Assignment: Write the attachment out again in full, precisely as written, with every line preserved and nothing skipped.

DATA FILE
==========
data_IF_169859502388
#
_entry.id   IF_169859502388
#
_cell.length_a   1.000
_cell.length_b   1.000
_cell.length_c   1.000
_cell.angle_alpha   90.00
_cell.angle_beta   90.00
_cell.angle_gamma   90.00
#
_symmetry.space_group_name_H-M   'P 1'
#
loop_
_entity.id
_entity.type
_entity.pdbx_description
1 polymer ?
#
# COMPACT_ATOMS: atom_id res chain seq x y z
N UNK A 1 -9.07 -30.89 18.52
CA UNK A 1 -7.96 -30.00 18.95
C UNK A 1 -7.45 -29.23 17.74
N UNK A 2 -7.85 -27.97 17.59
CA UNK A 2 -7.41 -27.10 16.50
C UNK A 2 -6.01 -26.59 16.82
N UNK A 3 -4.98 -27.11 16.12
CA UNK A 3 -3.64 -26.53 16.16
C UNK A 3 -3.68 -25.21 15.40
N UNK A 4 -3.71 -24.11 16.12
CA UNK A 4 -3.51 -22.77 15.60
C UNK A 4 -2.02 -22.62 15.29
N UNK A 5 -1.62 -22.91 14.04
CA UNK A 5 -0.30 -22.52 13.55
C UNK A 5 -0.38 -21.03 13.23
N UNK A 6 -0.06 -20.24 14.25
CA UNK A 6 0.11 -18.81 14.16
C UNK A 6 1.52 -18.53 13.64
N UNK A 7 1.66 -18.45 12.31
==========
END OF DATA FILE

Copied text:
data_IF_169859502388
#
_entry.id   IF_169859502388
#
_cell.length_a   1.000
_cell.length_b   1.000
_cell.length_c   1.000
_cell.angle_alpha   90.00
_cell.angle_beta   90.00
_cell.angle_gamma   90.00
#
_symmetry.space_group_name_H-M   'P 1'
#
loop_
_entity.id
_entity.type
_entity.pdbx_description
1 polymer ?
#
# COMPACT_ATOMS: atom_id res chain seq x y z
N UNK A 1 -9.07 -30.89 18.52
CA UNK A 1 -7.96 -30.00 18.95
C UNK A 1 -7.45 -29.23 17.74
N UNK A 2 -7.85 -27.97 17.59
CA UNK A 2 -7.41 -27.10 16.50
C UNK A 2 -6.01 -26.59 16.82
N UNK A 3 -4.98 -27.11 16.12
CA UNK A 3 -3.64 -26.53 16.16
C UNK A 3 -3.68 -25.21 15.40
N UNK A 4 -3.71 -24.11 16.12
CA UNK A 4 -3.51 -22.77 15.60
C UNK A 4 -2.02 -22.62 15.29
N UNK A 5 -1.62 -22.91 14.04
CA UNK A 5 -0.30 -22.52 13.55
C UNK A 5 -0.38 -21.03 13.23
N UNK A 6 -0.06 -20.24 14.25
CA UNK A 6 0.11 -18.81 14.16
C UNK A 6 1.52 -18.53 13.64
N UNK A 7 1.66 -18.45 12.31